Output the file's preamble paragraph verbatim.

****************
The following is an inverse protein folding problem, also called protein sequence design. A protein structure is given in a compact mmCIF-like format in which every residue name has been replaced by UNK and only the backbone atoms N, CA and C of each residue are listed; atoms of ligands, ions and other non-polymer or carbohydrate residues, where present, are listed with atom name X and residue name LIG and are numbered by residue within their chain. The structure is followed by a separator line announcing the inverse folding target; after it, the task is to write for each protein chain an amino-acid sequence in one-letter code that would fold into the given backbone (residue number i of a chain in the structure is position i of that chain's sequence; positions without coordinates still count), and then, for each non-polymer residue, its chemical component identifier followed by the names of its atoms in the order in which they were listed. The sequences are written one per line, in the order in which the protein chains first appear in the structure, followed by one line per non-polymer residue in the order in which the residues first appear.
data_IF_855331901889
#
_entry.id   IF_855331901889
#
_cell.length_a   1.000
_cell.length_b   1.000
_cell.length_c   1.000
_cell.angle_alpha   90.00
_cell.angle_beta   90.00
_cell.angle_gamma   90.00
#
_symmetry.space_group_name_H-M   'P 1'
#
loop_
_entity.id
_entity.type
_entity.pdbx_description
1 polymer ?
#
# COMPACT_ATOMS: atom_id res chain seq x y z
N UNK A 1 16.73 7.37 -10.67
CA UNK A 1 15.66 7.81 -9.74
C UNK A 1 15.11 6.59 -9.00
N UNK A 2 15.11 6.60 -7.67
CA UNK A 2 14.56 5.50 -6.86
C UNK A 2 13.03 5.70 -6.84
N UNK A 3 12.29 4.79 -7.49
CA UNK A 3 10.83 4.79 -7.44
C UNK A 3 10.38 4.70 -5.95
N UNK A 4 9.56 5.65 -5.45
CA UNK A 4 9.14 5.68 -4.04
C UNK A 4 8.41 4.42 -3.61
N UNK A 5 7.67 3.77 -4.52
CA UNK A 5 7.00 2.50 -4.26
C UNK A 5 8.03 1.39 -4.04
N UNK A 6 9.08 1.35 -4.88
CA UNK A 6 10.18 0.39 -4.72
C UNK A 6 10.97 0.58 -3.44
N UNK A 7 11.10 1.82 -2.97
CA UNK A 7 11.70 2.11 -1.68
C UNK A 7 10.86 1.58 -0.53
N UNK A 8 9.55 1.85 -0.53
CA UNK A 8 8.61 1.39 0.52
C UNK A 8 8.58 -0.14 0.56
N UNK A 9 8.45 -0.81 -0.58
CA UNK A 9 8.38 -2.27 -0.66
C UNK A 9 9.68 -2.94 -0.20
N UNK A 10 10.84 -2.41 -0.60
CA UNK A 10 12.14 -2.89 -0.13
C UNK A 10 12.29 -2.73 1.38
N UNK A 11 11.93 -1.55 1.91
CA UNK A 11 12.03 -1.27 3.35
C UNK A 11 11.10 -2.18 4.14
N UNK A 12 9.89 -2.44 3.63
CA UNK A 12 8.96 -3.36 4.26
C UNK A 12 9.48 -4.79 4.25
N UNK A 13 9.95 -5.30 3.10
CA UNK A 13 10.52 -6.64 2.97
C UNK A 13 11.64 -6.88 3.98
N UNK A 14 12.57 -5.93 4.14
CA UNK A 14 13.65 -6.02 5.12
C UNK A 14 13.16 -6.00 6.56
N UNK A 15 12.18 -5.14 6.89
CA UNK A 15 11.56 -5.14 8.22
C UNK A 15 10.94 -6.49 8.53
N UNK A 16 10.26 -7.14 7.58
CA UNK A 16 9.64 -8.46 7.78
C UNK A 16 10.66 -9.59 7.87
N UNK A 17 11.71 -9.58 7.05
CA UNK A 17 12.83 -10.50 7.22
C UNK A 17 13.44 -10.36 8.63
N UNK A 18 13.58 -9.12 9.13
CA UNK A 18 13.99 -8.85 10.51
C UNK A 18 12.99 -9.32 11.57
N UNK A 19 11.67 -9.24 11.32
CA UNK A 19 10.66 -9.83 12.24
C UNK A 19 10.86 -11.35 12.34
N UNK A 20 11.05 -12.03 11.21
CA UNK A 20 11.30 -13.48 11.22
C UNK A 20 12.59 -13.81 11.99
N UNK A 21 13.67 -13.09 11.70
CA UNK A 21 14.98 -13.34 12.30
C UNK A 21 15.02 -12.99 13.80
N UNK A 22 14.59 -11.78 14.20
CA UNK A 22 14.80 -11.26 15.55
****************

The following is an inverse protein folding problem, also called protein sequence design. A protein structure is given in a compact mmCIF-like format in which every residue name has been replaced by UNK and only the backbone atoms N, CA and C of each residue are listed; atoms of ligands, ions and other non-polymer or carbohydrate residues, where present, are listed with atom name X and residue name LIG and are numbered by residue within their chain. The structure is followed by a separator line announcing the inverse folding target; after it, the task is to write for each protein chain an amino-acid sequence in one-letter code that would fold into the given backbone (residue number i of a chain in the structure is position i of that chain's sequence; positions without coordinates still count), and then, for each non-polymer residue, its chemical component identifier followed by the names of its atoms in the order in which they were listed. The sequences are written one per line, in the order in which the protein chains first appear in the structure, followed by one line per non-polymer residue in the order in which the residues first appear.